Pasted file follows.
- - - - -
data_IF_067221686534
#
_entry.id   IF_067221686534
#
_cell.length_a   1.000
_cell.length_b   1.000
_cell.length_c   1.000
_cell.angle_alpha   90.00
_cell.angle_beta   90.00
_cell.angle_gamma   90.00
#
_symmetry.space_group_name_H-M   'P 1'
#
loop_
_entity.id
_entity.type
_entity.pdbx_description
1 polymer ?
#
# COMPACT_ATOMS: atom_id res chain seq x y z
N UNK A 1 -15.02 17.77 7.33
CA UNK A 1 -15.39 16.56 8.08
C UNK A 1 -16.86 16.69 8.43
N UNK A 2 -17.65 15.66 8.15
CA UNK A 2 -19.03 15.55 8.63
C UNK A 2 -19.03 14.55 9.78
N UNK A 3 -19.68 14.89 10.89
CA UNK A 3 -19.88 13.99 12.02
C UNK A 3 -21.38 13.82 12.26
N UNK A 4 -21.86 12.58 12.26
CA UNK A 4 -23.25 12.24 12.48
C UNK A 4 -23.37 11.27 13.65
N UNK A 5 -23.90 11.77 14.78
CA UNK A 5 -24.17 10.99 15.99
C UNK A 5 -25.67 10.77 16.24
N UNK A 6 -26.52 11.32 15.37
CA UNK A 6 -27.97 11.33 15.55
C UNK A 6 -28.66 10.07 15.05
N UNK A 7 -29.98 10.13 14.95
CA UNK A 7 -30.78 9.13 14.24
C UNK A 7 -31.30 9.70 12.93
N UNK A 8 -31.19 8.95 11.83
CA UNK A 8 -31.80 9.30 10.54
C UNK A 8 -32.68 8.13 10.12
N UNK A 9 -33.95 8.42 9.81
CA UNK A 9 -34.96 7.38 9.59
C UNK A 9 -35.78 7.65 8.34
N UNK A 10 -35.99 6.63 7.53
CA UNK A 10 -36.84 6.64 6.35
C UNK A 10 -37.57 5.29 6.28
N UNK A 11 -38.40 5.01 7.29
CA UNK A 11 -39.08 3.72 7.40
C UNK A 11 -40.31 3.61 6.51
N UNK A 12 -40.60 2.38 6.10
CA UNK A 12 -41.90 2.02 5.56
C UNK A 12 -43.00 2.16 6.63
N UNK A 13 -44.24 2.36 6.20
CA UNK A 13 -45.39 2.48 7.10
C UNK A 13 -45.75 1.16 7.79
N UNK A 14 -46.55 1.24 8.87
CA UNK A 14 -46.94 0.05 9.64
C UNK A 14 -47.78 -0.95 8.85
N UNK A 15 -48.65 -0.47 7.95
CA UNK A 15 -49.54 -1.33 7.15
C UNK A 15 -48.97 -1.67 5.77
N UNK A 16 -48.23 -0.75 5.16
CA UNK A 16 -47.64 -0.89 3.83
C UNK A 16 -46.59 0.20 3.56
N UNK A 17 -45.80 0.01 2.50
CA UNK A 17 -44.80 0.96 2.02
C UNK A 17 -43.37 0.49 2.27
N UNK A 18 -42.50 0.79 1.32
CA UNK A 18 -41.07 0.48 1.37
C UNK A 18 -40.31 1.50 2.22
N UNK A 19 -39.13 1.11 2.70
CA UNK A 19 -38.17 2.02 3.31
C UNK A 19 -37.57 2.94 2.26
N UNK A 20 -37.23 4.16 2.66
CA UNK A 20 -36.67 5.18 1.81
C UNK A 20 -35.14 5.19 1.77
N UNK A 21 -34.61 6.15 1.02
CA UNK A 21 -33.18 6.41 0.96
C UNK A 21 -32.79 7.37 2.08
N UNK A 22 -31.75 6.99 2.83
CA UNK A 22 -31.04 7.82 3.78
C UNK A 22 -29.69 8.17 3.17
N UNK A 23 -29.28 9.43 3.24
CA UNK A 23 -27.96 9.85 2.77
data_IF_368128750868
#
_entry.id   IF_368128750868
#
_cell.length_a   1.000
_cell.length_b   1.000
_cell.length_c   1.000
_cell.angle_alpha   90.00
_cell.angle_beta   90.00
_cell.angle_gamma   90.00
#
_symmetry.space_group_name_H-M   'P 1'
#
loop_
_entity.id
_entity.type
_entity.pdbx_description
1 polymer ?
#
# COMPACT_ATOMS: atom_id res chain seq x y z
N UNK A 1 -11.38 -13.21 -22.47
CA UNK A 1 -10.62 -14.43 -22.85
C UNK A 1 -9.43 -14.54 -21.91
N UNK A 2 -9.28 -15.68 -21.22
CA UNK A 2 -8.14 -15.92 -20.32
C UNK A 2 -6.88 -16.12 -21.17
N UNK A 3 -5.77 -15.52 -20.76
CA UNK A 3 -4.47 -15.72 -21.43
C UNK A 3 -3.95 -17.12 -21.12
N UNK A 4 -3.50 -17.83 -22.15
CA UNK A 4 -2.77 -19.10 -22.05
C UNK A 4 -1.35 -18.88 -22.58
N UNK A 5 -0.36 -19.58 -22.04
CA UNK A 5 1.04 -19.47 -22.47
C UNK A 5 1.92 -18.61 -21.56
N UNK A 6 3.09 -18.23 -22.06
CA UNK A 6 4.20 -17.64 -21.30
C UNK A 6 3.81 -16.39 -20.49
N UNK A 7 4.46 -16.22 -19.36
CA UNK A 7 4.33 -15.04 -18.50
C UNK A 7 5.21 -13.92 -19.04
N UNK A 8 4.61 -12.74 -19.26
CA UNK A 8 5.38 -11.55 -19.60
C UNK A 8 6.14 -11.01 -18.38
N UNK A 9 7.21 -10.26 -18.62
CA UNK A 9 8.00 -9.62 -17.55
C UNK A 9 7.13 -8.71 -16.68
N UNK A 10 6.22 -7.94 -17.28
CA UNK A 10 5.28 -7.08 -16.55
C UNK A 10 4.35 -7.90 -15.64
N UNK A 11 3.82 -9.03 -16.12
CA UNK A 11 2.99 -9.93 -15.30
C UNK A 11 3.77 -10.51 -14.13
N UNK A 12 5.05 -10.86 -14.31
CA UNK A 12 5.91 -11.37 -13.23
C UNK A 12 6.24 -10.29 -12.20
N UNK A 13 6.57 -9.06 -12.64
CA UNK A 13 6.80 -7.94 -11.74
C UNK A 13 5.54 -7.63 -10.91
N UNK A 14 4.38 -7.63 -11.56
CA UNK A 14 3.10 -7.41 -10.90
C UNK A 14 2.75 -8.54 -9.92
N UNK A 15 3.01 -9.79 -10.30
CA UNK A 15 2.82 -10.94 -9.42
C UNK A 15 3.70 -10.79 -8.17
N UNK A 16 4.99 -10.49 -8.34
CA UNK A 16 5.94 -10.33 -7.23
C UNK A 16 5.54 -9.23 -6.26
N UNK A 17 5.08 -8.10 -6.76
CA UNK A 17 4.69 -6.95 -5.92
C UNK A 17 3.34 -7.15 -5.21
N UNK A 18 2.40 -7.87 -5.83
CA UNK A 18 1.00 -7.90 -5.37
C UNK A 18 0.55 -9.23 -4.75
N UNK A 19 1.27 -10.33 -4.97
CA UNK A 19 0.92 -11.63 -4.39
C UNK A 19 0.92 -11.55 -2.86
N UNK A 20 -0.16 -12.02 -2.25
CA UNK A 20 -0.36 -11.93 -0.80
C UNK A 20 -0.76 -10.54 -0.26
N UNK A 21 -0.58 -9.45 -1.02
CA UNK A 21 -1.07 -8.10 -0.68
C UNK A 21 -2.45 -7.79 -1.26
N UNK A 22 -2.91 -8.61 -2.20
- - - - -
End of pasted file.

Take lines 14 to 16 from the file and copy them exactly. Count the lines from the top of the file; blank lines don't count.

loop_
_entity.id
_entity.type